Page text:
Meanwhile, the Nintendo-emblazoned Fiorentina shirts from the heyday of Gabriel Batistuta, manufactured by terrace fashion favourite Fila, are, to Heard’s mind, where the notion of a “good” or even “cool” sponsor’s logo originated (if not with Diego Maradona’s Napoli and Mars).
As cult broadcaster James Richardson, the erstwhile cappuccino-sipping host of Football Italia, now of the Totally Football Show podcast, might say: “Woof!”
Early Nineties On
Trust the style-obsessed and, in the best possible way, slightly sartorially bonkers Japanese to inimitably interpret football’s dress code for the J-League, which kicked off in 1993, and fully exploit their off-the-radar remoteness in order to experiment.
“They did their own take,” says Heard. “That’s why I was always drawn to their shirts because, quite frankly, they’re crazy.” Suitably lunatic examples are the tie-dye Tokyo Verdy 1992-93 shirts – green on green for home, white with green for away – by Japanese manufacturer Mizuno with Coca-Cola as the chest sponsor and McDonald’s golden arches on the sleeve. “You can almost see the point where they put the fork in and span it,” says Heard. “That just blew my mind.”
More so even than the aforementioned ‘Acid House’ era. “It was so fresh,” says Heard, who also includes Nagoya Grampus Eight shirts by Mizuno (1995-96) and Le Coq Sportif (1994-95) in A Lover’s Guide. “The J-League had the approach of ‘Let’s start again’, and lots of interesting things came out of it.”
Late Eighties, Early Nineties
In the nineties, the influential menswear store and brand Duffer of St George started importing Brazilian club shirts around the time that Football Italia was making the sport, or at least its foreign incarnations, newly fashionable.
Heard, who picked up Gremio and Flamengo, estimates he now owns 20-odd Brazilian club shirts dating from between 1989-91. “I love those shirts when they’re made by Penalty, Topper and all the big Brazilian brands that we never saw,” he says. “The branding’s big and different. You’ve never heard of it. I don’t really want to see Adidas, Nike or anything like that on a Brazilian shirt.”
Heard is also a sucker for the then-ubiquitous and undeniably iconic Coca-Cola sponsor logo, despite its connotations: “I’m somebody who likes to think he’s a really trendy antique-brand hippie, but if you put Coca-Cola on it, I want to buy it.” Gremio’s light-blue-and-black-striped shirt – based on that of somewhat less exotic Exeter City – has twice been named most beautiful kit by French style magazine Monet.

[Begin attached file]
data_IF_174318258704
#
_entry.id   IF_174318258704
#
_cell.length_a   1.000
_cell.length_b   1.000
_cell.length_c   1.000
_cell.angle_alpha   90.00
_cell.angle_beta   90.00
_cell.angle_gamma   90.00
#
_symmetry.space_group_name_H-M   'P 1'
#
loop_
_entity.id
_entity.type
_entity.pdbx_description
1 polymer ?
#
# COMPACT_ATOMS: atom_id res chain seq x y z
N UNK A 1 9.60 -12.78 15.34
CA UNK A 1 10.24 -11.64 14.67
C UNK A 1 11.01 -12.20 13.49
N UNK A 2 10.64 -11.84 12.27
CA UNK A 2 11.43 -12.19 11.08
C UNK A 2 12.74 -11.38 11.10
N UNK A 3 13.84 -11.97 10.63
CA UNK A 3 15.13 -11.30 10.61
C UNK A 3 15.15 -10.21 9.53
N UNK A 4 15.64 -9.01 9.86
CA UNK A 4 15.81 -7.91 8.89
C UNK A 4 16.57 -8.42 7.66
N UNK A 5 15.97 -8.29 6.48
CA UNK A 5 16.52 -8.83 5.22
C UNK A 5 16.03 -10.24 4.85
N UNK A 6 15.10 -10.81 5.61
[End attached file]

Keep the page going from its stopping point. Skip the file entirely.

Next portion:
North American Soccer League
Late Seventies, Early Eighties
The North American Soccer League, which ran from 1968 to 1984, was the first attempt to colonise the continent with the other kind of football, with past-its-sell-by-date stardust sprinkled by the likes of Pele, Johan Cruyff and George Best.
“I like the way the NASL came at it, which was really brash and American, and totally different to how the whole traditional footballing world did it,” says Heard. “Some of it was a bit over the top, some of it – I think – was great.”
In American sports franchise fashion, the names of the teams often took the place of a sponsor’s logo on the chest – a canny piece of branding that seems prescient in the age of Gucci logo tees. Another NASL innovation that Heard describes as “so ahead of its time” was that fashion designers were tapped to make the “uniforms” – preppy Ralph Lauren for the New York Cosmos, which pulled in most of the star-name players (Pele, Carlos Alberto, Franz Beckenbauer) and Halston for the Chicago Sting. “What I do think will happen soon is you’ll probably find Louis Vuitton will do a Paris Saint-Germain shirt.”